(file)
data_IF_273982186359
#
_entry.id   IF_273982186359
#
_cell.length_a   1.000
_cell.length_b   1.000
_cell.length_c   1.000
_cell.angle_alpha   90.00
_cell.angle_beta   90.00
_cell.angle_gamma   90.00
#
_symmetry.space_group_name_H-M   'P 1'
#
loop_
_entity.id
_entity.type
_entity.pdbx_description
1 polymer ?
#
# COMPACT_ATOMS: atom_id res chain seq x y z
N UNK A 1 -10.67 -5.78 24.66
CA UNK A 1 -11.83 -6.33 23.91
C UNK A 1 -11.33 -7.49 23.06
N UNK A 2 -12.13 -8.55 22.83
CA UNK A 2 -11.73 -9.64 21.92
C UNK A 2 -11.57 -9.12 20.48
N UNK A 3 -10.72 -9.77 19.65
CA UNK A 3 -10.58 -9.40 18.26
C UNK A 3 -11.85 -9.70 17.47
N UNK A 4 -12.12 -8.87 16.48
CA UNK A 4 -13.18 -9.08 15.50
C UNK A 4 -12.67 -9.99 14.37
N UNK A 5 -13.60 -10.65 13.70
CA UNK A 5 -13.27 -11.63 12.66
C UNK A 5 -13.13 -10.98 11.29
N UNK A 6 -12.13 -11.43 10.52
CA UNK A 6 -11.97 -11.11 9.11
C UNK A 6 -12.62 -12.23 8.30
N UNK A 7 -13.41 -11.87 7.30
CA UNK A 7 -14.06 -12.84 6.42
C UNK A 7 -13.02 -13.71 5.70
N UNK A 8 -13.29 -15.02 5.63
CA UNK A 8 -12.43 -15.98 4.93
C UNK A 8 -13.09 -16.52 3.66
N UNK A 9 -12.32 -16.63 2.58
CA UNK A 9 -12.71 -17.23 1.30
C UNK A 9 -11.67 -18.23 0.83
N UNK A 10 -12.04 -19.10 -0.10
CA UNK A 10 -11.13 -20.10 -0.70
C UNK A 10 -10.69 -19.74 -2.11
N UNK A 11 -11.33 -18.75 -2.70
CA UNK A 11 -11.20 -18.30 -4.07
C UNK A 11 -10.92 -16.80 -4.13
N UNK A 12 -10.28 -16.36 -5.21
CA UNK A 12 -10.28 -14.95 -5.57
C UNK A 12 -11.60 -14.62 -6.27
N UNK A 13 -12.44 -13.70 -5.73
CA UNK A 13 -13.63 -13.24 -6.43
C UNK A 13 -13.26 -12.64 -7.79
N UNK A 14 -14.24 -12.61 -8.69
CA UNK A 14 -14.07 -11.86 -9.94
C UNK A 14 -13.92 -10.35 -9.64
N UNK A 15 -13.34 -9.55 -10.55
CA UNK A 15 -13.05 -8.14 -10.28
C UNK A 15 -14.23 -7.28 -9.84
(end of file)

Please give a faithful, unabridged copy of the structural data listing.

data_IF_273982186359
#
_entry.id   IF_273982186359
#
_cell.length_a   1.000
_cell.length_b   1.000
_cell.length_c   1.000
_cell.angle_alpha   90.00
_cell.angle_beta   90.00
_cell.angle_gamma   90.00
#
_symmetry.space_group_name_H-M   'P 1'
#
loop_
_entity.id
_entity.type
_entity.pdbx_description
1 polymer ?
#
# COMPACT_ATOMS: atom_id res chain seq x y z
N UNK A 1 -10.67 -5.78 24.66
CA UNK A 1 -11.83 -6.33 23.91
C UNK A 1 -11.33 -7.49 23.06
N UNK A 2 -12.13 -8.55 22.83
CA UNK A 2 -11.73 -9.64 21.92
C UNK A 2 -11.57 -9.12 20.48
N UNK A 3 -10.72 -9.77 19.65
CA UNK A 3 -10.58 -9.40 18.26
C UNK A 3 -11.85 -9.70 17.47
N UNK A 4 -12.12 -8.87 16.48
CA UNK A 4 -13.18 -9.08 15.50
C UNK A 4 -12.67 -9.99 14.37
N UNK A 5 -13.60 -10.65 13.70
CA UNK A 5 -13.27 -11.63 12.66
C UNK A 5 -13.13 -10.98 11.29
N UNK A 6 -12.13 -11.43 10.52
CA UNK A 6 -11.97 -11.11 9.11
C UNK A 6 -12.62 -12.23 8.30
N UNK A 7 -13.41 -11.87 7.30
CA UNK A 7 -14.06 -12.84 6.42
C UNK A 7 -13.02 -13.71 5.70
N UNK A 8 -13.29 -15.02 5.63
CA UNK A 8 -12.43 -15.98 4.93
C UNK A 8 -13.09 -16.52 3.66
N UNK A 9 -12.32 -16.63 2.58
CA UNK A 9 -12.71 -17.23 1.30
C UNK A 9 -11.67 -18.23 0.83
N UNK A 10 -12.04 -19.10 -0.10
CA UNK A 10 -11.13 -20.10 -0.70
C UNK A 10 -10.69 -19.74 -2.11
N UNK A 11 -11.33 -18.75 -2.70
CA UNK A 11 -11.20 -18.30 -4.07
C UNK A 11 -10.92 -16.80 -4.13
N UNK A 12 -10.28 -16.36 -5.21
CA UNK A 12 -10.28 -14.95 -5.57
C UNK A 12 -11.60 -14.62 -6.27
N UNK A 13 -12.44 -13.70 -5.73
CA UNK A 13 -13.63 -13.24 -6.43
C UNK A 13 -13.26 -12.64 -7.79
N UNK A 14 -14.24 -12.61 -8.69
CA UNK A 14 -14.07 -11.86 -9.94
C UNK A 14 -13.92 -10.35 -9.64
N UNK A 15 -13.34 -9.55 -10.55
CA UNK A 15 -13.05 -8.14 -10.28
C UNK A 15 -14.23 -7.28 -9.84